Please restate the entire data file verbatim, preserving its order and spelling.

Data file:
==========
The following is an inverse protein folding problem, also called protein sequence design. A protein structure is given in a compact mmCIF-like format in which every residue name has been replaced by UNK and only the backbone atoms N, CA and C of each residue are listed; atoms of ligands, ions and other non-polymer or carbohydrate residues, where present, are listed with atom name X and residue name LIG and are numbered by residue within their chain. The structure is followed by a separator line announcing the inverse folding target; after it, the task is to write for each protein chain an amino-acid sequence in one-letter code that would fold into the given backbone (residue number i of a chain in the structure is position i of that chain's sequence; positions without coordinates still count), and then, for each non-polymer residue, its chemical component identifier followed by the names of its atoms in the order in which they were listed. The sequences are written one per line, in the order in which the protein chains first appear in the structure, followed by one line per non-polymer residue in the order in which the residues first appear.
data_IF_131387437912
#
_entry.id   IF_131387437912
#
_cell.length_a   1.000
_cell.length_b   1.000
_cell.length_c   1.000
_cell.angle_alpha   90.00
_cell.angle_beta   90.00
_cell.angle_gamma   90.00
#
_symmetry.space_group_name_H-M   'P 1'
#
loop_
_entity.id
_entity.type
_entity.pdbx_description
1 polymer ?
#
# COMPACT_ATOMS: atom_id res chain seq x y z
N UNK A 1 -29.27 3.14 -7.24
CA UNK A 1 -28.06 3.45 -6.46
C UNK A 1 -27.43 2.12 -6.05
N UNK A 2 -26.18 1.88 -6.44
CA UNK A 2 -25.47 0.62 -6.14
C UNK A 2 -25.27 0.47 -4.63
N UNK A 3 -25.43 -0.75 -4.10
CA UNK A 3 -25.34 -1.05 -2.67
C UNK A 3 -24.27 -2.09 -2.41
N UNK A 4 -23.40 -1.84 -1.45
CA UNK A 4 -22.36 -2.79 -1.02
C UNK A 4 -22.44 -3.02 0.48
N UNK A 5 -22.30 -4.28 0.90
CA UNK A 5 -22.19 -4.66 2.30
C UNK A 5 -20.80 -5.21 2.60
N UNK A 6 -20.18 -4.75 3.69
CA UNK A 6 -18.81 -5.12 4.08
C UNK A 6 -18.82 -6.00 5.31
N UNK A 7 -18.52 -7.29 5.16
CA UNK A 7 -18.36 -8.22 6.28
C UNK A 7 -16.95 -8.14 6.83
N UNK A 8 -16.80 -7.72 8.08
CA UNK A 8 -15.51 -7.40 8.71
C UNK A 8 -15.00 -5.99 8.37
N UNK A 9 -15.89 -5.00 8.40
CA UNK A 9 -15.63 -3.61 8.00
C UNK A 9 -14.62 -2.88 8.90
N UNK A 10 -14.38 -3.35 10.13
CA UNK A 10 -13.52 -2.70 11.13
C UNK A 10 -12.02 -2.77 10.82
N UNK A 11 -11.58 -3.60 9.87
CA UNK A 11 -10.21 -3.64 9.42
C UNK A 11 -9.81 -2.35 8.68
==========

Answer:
The following is an inverse protein folding problem, also called protein sequence design. A protein structure is given in a compact mmCIF-like format in which every residue name has been replaced by UNK and only the backbone atoms N, CA and C of each residue are listed; atoms of ligands, ions and other non-polymer or carbohydrate residues, where present, are listed with atom name X and residue name LIG and are numbered by residue within their chain. The structure is followed by a separator line announcing the inverse folding target; after it, the task is to write for each protein chain an amino-acid sequence in one-letter code that would fold into the given backbone (residue number i of a chain in the structure is position i of that chain's sequence; positions without coordinates still count), and then, for each non-polymer residue, its chemical component identifier followed by the names of its atoms in the order in which they were listed. The sequences are written one per line, in the order in which the protein chains first appear in the structure, followed by one line per non-polymer residue in the order in which the residues first appear.
data_IF_131387437912
#
_entry.id   IF_131387437912
#
_cell.length_a   1.000
_cell.length_b   1.000
_cell.length_c   1.000
_cell.angle_alpha   90.00
_cell.angle_beta   90.00
_cell.angle_gamma   90.00
#
_symmetry.space_group_name_H-M   'P 1'
#
loop_
_entity.id
_entity.type
_entity.pdbx_description
1 polymer ?
#
# COMPACT_ATOMS: atom_id res chain seq x y z
N UNK A 1 -29.27 3.14 -7.24
CA UNK A 1 -28.06 3.45 -6.46
C UNK A 1 -27.43 2.12 -6.05
N UNK A 2 -26.18 1.88 -6.44
CA UNK A 2 -25.47 0.62 -6.14
C UNK A 2 -25.27 0.47 -4.63
N UNK A 3 -25.43 -0.75 -4.10
CA UNK A 3 -25.34 -1.05 -2.67
C UNK A 3 -24.27 -2.09 -2.41
N UNK A 4 -23.40 -1.84 -1.45
CA UNK A 4 -22.36 -2.79 -1.02
C UNK A 4 -22.44 -3.02 0.48
N UNK A 5 -22.30 -4.28 0.90
CA UNK A 5 -22.19 -4.66 2.30
C UNK A 5 -20.80 -5.21 2.60
N UNK A 6 -20.18 -4.75 3.69
CA UNK A 6 -18.81 -5.12 4.08
C UNK A 6 -18.82 -6.00 5.31
N UNK A 7 -18.52 -7.29 5.16
CA UNK A 7 -18.36 -8.22 6.28
C UNK A 7 -16.95 -8.14 6.83
N UNK A 8 -16.80 -7.72 8.08
CA UNK A 8 -15.51 -7.40 8.71
C UNK A 8 -15.00 -5.99 8.37
N UNK A 9 -15.89 -5.00 8.40
CA UNK A 9 -15.63 -3.61 8.00
C UNK A 9 -14.62 -2.88 8.90
N UNK A 10 -14.38 -3.35 10.13
CA UNK A 10 -13.52 -2.70 11.13
C UNK A 10 -12.02 -2.77 10.82
N UNK A 11 -11.58 -3.60 9.87
CA UNK A 11 -10.21 -3.64 9.42
C UNK A 11 -9.81 -2.35 8.68